France, 2009
7min 15 sec. Mini DV, Colour, Stereo

Directed, Produced, Edited Laura Waddington
Editing help Mara Catalan


For the collective French film “OUTRAGE & REBELLION” initiated by Nicole Brenez


Streamed on the online newspaper site, MEDIAPART, Dec 2010-Feb 2011, as part of the collective French film project OUTRAGE & REBELLION, 2010


Still is a short video made, in a few weeks, for “OUTRAGE & REBELLION”, a collective french film to protest against police violence in France, after the filmmaker Joachim Gatti lost his eye when a policeman shot him with a flashball in July 2009

Director’s statement

Still was made for OUTRAGE & REBELLION a collective french film to protest against police violence in France, intiated and produced by Nicole Brenez, after the filmmaker Joachim Gatti lost his eye, when a policeman shot him with a flashball in July 2009. 

The idea of the project was for each filmmaker to make their contribution without a budget and within a few weeks. I worked with images of police brutality that I found on the internet, often taken by family and friends of the victims. I sampled the soundtrack from Santiago Alvarez’s NOW! My video made in memory of him

I wanted to draw attention to the “climate of impunity” within the French police force, described by Amnesty International. More and more, people who complained or spoke out about police violence were being charged with defamation or “outrage et rébellion.” This applied to some journalists documenting the violence too.

Notes about Still and police violence

… I wanted these passages of white, accompanied by the sound of machine guns, to represent the absence of images and information; the vacuum into which, I believe, decades of obscuring information has thrown French society and which to me is also a kind of blinding. What exists behind the white? How many deaths do we not know about? How many cases of mistreatment are not recorded because the victims were silenced or charged with “Outrage & Rebellion”?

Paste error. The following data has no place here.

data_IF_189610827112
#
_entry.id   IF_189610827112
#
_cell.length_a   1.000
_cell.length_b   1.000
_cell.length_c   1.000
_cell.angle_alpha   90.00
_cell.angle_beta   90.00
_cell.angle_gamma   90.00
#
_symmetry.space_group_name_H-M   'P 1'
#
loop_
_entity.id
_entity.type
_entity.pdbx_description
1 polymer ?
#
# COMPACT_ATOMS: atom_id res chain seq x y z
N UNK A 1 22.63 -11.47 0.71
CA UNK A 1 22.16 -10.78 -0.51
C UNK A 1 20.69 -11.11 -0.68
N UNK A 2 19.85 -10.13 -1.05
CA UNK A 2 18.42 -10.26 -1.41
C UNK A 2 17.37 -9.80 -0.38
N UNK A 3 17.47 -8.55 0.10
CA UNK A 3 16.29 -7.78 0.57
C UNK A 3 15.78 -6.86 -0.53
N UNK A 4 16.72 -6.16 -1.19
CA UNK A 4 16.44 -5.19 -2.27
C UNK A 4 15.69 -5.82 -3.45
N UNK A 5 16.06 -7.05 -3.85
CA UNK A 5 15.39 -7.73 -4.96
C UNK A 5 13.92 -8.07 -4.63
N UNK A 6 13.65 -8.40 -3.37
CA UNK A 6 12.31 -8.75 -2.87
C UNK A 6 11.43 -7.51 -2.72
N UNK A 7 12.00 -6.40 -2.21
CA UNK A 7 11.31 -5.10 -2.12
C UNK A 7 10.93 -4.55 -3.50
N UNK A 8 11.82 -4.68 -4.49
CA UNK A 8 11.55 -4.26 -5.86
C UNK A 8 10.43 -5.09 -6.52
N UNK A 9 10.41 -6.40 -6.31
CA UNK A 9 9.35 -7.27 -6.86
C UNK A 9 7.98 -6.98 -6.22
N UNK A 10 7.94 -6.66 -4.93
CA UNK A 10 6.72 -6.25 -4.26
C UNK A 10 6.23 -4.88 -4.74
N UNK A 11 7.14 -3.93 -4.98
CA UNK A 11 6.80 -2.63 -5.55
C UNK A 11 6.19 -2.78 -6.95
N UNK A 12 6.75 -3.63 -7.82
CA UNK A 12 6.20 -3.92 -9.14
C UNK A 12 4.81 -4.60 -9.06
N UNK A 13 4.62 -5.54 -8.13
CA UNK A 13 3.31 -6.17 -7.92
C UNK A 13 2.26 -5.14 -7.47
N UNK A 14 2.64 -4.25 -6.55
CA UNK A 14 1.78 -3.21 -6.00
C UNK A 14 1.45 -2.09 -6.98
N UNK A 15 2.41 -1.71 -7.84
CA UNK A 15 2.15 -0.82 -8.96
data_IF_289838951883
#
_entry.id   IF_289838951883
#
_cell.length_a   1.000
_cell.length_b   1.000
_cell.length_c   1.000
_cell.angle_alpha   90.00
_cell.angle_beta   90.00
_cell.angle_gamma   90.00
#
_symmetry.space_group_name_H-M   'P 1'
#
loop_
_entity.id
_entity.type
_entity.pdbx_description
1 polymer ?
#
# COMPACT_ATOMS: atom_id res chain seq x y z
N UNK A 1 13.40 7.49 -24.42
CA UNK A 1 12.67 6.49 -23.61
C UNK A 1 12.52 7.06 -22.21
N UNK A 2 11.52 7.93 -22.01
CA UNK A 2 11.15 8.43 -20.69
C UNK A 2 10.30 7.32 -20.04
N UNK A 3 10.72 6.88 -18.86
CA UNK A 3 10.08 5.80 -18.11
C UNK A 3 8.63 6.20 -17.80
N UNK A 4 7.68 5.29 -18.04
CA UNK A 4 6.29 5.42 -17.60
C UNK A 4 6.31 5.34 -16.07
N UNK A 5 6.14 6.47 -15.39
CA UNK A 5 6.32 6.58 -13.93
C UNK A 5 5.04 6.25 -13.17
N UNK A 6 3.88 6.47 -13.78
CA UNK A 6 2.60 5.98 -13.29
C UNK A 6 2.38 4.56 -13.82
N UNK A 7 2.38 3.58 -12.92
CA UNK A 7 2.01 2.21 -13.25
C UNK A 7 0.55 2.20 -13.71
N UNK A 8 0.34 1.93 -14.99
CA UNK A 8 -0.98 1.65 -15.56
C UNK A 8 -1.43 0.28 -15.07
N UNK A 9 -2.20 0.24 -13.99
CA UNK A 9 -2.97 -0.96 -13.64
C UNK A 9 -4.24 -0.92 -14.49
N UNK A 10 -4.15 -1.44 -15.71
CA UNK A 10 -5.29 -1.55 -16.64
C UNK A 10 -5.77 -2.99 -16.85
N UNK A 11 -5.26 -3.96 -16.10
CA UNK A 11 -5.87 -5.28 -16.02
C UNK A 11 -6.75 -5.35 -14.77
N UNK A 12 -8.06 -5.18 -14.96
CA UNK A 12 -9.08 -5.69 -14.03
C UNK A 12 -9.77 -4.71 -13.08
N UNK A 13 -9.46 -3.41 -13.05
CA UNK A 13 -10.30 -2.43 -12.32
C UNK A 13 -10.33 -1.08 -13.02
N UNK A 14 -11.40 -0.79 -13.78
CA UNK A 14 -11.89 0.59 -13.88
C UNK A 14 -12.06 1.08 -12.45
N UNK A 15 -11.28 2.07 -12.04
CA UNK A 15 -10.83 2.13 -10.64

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On my interest in images uploaded to the internet, at that time

“Does the arrival of a new technology— photography, small video cameras, the Internet, smart phones —completely transform a society? Or at moments in history, do events in the making, call out for and conjure into being the new tools needed to document them—the old forms no longer able to seize them, suddenly rendered redundant, until one day, no longer relied upon, they may be re-visited in a completely fresh way?” (WADDINGTON, Scattered Truth)

The question posed by Waddington regarding the use of new technologies directly interrogates the ways in which photography, mini video cameras, the internet and smartphones have transformed society; namely, a subversion of the relationship between image and event is taking place, to the point that the latter requires new forms and new techniques of documentation. This reflection arises from the artist’s need to replace her old TRV-900, camera with a new high-definition camera, an HDV 1080i; its “over-lit, perfect sheen”, however, preserves nothing of the contradictions and incompleteness, typical of low-definition shots. Thus, the new media of high definition, ends up being defined as a reinforcement of certain and deliberate narratives, leaving no room for doubt and expectation, fundamental elements in the process of the authentication of the image.